Well.. It has been a while since my last blog post and wanted to catch everyone up on what’s going on around the shop. In February I purchased a house just outside of town on 1.17 acres of land. The house needed (still does) a lot of work but it came with a 1200sqft pole barn with a loft! The loft is about half the size of the down stairs so it has roughly 1800sqft of usable space in it. This is a serious upgrade from the 2 car garage I had in my last rental and heaps better ...
At long last, the only thing remaining was the door. Now, as I have mentioned earlier, my daughter Eleanor (10 yrs old) has read The Lord of the Rings and The Hobbit, and she really wanted me to put a round door on the barn like a hobbit hole. Well, as luck would have it, I found a free Craigslist posting for a company that had what appeared to be a side of a massive construction spool: it was a huge circle, 7-1/2 feet in diameter and 1-1/2” thick, made of of 1” x 6” pin...
My daughters wanted the barn to be “hobbit-style,” complete with a round door. So, for the wall on the “human side” that will be visible from most of the property, I wanted to find a round window to match. Again through a free find on Craigslist from a floor and door company, I managed to acquire 2 beveled half-round and two rectangular door lites, double -paned: For the “goat-side” window, I was also able to get 6 15” double-paned squares from...
As you may have noticed in the last post, the barn is already occupied. True, the walls aren’t even done, but friends of our were thinning their herd and offered us a doe and a wether, so I asked for a couple of weeks and quickly built a 20’ x 25’ paddock and partioned the interior of the barn off to separate the goat lounging area, kidding stall, and sleeping platform from the human side that houses the hay crib, the feeder rack, and the access to nest boxes and feed/water ...
My wife and I have been interested in building with cordwood for almost 5 years now. Initially, we planned to use the technique to build our Washington home ourselves but we found great home that was already built that saved us the work. Cordwood masonry is a centuries-old technique that uses short, debarked logs (like you might use for firewood) set in mortar to form structural walls or else fill in a timber frame structure. It’s a great way to use woods that otherwise would not be ...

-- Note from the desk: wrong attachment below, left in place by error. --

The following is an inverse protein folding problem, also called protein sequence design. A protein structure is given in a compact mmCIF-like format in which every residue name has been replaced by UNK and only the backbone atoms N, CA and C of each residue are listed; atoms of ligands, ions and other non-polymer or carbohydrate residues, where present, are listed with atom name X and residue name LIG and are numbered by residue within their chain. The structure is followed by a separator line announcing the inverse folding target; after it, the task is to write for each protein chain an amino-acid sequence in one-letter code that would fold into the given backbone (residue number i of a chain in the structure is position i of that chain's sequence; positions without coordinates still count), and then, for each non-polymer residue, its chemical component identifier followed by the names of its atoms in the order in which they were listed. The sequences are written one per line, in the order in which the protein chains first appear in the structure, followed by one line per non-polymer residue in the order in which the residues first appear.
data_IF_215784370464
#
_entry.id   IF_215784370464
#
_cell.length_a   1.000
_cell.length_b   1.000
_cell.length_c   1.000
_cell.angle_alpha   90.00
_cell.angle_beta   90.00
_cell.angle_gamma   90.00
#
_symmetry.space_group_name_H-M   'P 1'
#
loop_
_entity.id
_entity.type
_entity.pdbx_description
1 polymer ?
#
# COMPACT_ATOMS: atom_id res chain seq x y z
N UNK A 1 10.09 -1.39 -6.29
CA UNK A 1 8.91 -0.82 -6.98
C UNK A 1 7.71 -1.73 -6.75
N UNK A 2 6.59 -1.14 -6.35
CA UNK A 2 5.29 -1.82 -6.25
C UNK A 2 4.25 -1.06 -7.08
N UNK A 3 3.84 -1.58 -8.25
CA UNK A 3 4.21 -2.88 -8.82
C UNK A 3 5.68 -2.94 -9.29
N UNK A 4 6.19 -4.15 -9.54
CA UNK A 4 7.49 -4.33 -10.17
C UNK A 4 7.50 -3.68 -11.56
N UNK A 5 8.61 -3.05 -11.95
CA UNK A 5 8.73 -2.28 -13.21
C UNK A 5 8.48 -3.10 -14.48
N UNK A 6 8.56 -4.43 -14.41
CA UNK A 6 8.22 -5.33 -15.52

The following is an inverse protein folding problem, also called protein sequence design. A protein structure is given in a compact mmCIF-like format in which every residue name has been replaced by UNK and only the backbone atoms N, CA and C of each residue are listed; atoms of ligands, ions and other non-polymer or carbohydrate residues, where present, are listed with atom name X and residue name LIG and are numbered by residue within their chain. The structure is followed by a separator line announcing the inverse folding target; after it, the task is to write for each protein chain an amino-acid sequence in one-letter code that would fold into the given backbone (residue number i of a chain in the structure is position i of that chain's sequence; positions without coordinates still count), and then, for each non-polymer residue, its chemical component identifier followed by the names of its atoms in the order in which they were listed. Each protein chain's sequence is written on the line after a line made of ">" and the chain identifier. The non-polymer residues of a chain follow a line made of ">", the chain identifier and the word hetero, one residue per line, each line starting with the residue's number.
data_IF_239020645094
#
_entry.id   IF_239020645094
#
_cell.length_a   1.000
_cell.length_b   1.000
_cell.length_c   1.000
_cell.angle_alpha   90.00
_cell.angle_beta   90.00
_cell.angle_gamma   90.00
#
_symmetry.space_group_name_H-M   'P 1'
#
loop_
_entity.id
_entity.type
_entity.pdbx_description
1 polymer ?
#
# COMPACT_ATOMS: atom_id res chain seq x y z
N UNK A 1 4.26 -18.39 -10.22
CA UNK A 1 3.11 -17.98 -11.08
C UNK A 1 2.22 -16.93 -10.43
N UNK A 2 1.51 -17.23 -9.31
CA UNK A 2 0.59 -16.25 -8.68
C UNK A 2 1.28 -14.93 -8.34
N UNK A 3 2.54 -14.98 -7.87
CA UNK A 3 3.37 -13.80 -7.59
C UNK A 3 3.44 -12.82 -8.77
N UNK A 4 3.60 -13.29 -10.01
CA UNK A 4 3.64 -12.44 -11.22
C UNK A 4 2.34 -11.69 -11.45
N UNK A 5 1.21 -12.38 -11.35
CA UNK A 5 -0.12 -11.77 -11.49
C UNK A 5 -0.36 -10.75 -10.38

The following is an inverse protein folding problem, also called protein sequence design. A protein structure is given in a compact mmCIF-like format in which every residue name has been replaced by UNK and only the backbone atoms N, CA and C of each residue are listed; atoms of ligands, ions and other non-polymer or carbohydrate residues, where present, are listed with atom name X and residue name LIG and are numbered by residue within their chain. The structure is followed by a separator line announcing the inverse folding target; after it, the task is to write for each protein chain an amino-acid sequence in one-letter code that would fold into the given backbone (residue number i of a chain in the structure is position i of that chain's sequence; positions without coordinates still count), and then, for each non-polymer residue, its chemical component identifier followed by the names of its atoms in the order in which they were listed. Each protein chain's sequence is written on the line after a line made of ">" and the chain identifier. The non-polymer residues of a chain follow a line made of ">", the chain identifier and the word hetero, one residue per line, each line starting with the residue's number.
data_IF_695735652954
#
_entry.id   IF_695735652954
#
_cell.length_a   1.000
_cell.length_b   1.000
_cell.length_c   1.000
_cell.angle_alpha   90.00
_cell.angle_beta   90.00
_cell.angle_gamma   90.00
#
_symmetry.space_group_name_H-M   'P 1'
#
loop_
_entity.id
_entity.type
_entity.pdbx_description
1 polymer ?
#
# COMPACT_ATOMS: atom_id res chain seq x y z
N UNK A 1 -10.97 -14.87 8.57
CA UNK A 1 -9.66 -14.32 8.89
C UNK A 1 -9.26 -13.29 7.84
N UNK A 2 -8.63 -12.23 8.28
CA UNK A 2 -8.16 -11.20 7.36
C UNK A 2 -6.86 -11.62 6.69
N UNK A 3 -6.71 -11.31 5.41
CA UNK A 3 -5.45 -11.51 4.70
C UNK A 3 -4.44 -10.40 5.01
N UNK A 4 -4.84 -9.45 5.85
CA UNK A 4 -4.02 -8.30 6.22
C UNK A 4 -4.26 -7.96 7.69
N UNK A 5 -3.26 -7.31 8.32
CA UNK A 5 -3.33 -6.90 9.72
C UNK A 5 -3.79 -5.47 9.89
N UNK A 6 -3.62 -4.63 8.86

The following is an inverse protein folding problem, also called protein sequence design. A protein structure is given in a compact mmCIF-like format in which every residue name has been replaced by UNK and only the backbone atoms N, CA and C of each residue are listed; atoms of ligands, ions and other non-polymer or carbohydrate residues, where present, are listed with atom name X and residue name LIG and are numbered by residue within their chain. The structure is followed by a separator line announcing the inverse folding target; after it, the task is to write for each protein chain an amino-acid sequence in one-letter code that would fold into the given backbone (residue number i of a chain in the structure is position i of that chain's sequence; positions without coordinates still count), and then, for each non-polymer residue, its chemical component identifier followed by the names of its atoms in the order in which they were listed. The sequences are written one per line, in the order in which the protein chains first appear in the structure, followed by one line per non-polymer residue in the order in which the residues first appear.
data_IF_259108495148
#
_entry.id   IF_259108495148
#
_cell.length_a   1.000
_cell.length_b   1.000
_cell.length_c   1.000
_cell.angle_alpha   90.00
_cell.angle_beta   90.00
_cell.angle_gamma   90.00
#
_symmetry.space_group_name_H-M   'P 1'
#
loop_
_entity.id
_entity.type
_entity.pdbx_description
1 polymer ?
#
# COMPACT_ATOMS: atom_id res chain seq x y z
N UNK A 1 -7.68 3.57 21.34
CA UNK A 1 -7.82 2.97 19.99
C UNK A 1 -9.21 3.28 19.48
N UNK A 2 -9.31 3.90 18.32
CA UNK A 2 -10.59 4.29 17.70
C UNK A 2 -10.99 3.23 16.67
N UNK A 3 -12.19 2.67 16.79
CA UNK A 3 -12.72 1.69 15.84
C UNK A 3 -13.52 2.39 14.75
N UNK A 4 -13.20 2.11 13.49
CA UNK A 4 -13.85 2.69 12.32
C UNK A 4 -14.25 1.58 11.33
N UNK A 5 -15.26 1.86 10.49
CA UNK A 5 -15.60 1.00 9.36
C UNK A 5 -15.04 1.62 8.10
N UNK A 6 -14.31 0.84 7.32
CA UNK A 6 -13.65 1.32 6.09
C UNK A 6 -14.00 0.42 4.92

If you’ve been following this blog series at all, you’ll know it’s been a lo-o-o-ong time since my last entry. Rest assured, I haven’t been idle—quite the contrary, I’ve been too busy to think about documenting and photographing a lot of the work. But, here’s a catch up of the roof. Rafters and purlins make a great roof for a gazebo, but a lousy roof for a barn to keep out rain. The covering starts with burlap. While not strictly necessary, the fir...
After the rafters were raised and secured last Saturday, we moved on to attaching the purlins. These are the radial pieces between the rafters that will hold up the roofing material. In our case, these are fashioned from alder branches or saplings, with the bark left on, nailed to the rafters with about a 4-inch spaced between them so that there is room for the purlins on the adjacent sides to attach. It was great to have a “ground crew” of people to hand up purlins of the ...
Well, the long-awaited barn raising day finally arrived this past Saturday, and my family in the area arrived to help. Wrestling eight 14-foot rafters was definitely a portion of the barn build that I could not accomplish alone. Of course, like any good barn raising, the family brought food, we grilled out, and we made a day of it. The first order of business was to explain to my “crew” what we would be doing. The barn’s roof is supported by reciprocal frame rafters, a te...
The barn raising is Saturday, so in the meantime, I’m attending to some other related things that need to be done, but that won’t get in the way of the ladders, braces, and people that will need to be in and around the structure in order to get the rafters in the air. So, I’ve been done smaller projects like building out the next boxes for the chicken coop, teaching my wife how to stack the rafters, etc. Another big project that needs doing is the paddock, the holding and...
Inspired by Simon Dale's Low Impact Woodland Home, the roof for the barn will be held up by reciprocal frame rafters rather than a ridge peak or a truss system. This will allow a clear span beneath without support poles. Other web resources about this kind of roof can be found at the Year of Mud blog and at Green Building Elements. This weekend, I tested out the reciprocal frame concept on the ground ust to make sure the voodoo works before I tried it ten feet in the air. First, I brought ...
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